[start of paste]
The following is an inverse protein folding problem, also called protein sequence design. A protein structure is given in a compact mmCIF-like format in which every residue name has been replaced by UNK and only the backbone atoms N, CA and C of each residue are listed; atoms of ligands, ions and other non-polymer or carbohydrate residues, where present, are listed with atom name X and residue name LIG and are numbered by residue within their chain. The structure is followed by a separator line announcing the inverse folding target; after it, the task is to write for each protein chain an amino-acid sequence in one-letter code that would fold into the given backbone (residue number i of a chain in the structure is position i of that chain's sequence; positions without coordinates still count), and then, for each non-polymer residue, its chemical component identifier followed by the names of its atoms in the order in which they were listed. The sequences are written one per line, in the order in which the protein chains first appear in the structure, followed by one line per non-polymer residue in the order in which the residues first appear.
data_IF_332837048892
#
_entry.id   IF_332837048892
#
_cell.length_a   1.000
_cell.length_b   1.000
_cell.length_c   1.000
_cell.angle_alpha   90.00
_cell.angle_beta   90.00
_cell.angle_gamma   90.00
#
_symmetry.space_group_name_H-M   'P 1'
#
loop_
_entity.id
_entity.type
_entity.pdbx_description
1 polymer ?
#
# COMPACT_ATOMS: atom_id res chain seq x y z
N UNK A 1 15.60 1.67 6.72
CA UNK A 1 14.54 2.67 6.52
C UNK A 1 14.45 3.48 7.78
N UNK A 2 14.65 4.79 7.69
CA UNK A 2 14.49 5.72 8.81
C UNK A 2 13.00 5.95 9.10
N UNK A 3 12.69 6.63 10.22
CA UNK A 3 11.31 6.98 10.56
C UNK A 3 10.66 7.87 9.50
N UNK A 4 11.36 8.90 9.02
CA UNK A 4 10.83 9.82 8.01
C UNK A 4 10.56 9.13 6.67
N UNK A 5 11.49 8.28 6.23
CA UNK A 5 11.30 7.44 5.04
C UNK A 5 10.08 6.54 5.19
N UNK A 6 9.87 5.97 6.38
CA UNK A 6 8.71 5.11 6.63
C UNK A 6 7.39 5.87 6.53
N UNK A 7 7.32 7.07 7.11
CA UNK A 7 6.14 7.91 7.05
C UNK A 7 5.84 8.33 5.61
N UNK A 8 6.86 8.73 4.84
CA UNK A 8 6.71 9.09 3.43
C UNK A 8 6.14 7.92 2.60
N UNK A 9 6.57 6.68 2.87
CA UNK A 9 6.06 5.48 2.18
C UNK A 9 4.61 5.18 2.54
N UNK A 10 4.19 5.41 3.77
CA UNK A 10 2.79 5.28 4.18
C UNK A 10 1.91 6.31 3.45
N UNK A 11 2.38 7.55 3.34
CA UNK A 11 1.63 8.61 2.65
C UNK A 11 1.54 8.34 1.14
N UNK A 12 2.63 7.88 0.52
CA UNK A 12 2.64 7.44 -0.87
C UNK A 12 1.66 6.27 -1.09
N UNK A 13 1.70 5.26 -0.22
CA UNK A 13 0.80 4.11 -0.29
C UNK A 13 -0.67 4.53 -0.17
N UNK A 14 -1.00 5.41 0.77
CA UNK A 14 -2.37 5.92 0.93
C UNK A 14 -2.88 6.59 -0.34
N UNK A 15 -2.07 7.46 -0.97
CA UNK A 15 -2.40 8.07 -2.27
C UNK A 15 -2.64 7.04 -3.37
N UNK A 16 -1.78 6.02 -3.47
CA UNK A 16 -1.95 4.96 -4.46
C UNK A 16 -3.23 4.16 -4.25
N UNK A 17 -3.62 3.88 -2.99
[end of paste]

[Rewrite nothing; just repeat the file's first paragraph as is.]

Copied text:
The following is an inverse protein folding problem, also called protein sequence design. A protein structure is given in a compact mmCIF-like format in which every residue name has been replaced by UNK and only the backbone atoms N, CA and C of each residue are listed; atoms of ligands, ions and other non-polymer or carbohydrate residues, where present, are listed with atom name X and residue name LIG and are numbered by residue within their chain. The structure is followed by a separator line announcing the inverse folding target; after it, the task is to write for each protein chain an amino-acid sequence in one-letter code that would fold into the given backbone (residue number i of a chain in the structure is position i of that chain's sequence; positions without coordinates still count), and then, for each non-polymer residue, its chemical component identifier followed by the names of its atoms in the order in which they were listed. The sequences are written one per line, in the order in which the protein chains first appear in the structure, followed by one line per non-polymer residue in the order in which the residues first appear.